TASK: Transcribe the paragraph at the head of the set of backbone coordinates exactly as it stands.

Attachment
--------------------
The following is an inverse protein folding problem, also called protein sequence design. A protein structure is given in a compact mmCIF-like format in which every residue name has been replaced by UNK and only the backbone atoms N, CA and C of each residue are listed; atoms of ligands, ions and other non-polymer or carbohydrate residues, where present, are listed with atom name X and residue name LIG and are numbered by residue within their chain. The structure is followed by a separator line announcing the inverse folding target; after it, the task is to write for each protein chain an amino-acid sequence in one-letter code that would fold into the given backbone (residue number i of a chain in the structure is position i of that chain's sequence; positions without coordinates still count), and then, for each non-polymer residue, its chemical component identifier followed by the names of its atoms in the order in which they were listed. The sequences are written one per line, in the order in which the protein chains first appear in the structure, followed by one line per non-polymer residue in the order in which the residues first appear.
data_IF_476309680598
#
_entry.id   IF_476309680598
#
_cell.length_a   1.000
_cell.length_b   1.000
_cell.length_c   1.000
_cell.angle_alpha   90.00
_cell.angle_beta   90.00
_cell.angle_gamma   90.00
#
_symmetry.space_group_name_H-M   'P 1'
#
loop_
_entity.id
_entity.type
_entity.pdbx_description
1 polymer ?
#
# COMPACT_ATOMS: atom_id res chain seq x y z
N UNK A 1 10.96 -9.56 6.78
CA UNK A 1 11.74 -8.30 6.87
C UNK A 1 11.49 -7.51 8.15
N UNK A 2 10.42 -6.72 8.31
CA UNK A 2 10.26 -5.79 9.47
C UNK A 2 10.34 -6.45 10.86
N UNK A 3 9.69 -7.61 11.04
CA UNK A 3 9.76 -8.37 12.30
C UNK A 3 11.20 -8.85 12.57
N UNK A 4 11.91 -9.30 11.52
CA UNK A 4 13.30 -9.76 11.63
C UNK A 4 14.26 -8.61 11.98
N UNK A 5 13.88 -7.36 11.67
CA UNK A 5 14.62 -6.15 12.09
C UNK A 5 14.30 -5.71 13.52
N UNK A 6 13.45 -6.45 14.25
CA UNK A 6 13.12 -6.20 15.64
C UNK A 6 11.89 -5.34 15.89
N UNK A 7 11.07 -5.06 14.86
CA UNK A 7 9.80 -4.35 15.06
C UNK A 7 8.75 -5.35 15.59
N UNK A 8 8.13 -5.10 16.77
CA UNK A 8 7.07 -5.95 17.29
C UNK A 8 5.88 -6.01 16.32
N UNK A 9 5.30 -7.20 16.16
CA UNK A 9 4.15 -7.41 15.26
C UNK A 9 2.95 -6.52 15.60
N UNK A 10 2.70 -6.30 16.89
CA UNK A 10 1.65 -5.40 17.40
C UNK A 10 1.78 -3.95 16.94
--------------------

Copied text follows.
The following is an inverse protein folding problem, also called protein sequence design. A protein structure is given in a compact mmCIF-like format in which every residue name has been replaced by UNK and only the backbone atoms N, CA and C of each residue are listed; atoms of ligands, ions and other non-polymer or carbohydrate residues, where present, are listed with atom name X and residue name LIG and are numbered by residue within their chain. The structure is followed by a separator line announcing the inverse folding target; after it, the task is to write for each protein chain an amino-acid sequence in one-letter code that would fold into the given backbone (residue number i of a chain in the structure is position i of that chain's sequence; positions without coordinates still count), and then, for each non-polymer residue, its chemical component identifier followed by the names of its atoms in the order in which they were listed. The sequences are written one per line, in the order in which the protein chains first appear in the structure, followed by one line per non-polymer residue in the order in which the residues first appear.